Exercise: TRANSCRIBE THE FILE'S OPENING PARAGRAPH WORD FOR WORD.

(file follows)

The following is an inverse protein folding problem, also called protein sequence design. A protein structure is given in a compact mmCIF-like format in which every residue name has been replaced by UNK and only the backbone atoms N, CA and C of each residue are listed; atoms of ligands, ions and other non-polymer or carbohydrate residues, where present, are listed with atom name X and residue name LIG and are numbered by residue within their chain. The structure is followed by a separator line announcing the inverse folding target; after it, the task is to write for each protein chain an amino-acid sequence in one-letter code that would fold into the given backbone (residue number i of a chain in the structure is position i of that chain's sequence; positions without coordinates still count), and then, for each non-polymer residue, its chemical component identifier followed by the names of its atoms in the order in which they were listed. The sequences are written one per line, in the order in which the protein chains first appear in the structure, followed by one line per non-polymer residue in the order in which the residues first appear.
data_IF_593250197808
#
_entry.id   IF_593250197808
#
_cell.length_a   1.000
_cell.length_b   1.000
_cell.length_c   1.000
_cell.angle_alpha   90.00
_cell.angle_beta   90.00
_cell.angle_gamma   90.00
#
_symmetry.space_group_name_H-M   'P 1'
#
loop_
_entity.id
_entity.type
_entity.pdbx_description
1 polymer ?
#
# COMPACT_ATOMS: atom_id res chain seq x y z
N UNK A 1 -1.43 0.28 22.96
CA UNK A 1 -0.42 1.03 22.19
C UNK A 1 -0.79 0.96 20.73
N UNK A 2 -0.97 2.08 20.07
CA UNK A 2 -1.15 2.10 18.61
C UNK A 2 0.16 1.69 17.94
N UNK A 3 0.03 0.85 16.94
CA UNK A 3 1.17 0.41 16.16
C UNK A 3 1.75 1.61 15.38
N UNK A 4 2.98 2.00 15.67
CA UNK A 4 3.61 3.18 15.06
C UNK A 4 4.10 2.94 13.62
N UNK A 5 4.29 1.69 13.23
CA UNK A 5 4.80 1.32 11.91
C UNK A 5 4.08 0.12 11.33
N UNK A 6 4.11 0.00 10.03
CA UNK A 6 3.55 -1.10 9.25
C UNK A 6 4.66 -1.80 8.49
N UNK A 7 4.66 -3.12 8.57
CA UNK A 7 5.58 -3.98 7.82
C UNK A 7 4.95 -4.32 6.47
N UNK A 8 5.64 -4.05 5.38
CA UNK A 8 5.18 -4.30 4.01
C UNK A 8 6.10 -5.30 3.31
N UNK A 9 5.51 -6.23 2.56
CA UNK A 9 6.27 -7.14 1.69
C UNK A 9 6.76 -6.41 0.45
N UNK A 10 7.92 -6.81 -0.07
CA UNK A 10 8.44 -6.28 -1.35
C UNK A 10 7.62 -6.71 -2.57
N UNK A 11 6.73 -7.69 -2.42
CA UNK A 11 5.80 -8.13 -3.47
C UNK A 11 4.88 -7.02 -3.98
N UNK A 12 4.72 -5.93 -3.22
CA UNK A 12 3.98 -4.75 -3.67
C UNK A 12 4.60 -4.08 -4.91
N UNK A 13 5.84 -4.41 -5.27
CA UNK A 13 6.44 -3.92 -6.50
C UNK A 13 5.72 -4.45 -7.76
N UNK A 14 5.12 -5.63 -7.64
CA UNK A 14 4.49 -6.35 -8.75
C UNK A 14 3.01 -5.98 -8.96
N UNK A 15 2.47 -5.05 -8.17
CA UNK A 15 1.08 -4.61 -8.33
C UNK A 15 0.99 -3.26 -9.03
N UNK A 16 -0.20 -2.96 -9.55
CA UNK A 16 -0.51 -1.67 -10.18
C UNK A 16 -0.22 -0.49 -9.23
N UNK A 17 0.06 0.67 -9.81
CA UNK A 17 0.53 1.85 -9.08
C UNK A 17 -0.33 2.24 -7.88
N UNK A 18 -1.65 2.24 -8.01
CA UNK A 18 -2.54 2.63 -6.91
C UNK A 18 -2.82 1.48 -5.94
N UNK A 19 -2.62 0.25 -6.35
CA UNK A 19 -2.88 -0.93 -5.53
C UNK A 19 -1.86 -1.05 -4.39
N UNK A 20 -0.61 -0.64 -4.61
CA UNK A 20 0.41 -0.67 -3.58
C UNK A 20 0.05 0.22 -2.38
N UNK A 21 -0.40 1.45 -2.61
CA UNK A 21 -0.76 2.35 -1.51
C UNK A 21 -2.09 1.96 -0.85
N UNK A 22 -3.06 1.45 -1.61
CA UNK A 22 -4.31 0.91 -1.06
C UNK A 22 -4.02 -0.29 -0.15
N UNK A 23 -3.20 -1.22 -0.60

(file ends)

The following is an inverse protein folding problem, also called protein sequence design. A protein structure is given in a compact mmCIF-like format in which every residue name has been replaced by UNK and only the backbone atoms N, CA and C of each residue are listed; atoms of ligands, ions and other non-polymer or carbohydrate residues, where present, are listed with atom name X and residue name LIG and are numbered by residue within their chain. The structure is followed by a separator line announcing the inverse folding target; after it, the task is to write for each protein chain an amino-acid sequence in one-letter code that would fold into the given backbone (residue number i of a chain in the structure is position i of that chain's sequence; positions without coordinates still count), and then, for each non-polymer residue, its chemical component identifier followed by the names of its atoms in the order in which they were listed. The sequences are written one per line, in the order in which the protein chains first appear in the structure, followed by one line per non-polymer residue in the order in which the residues first appear.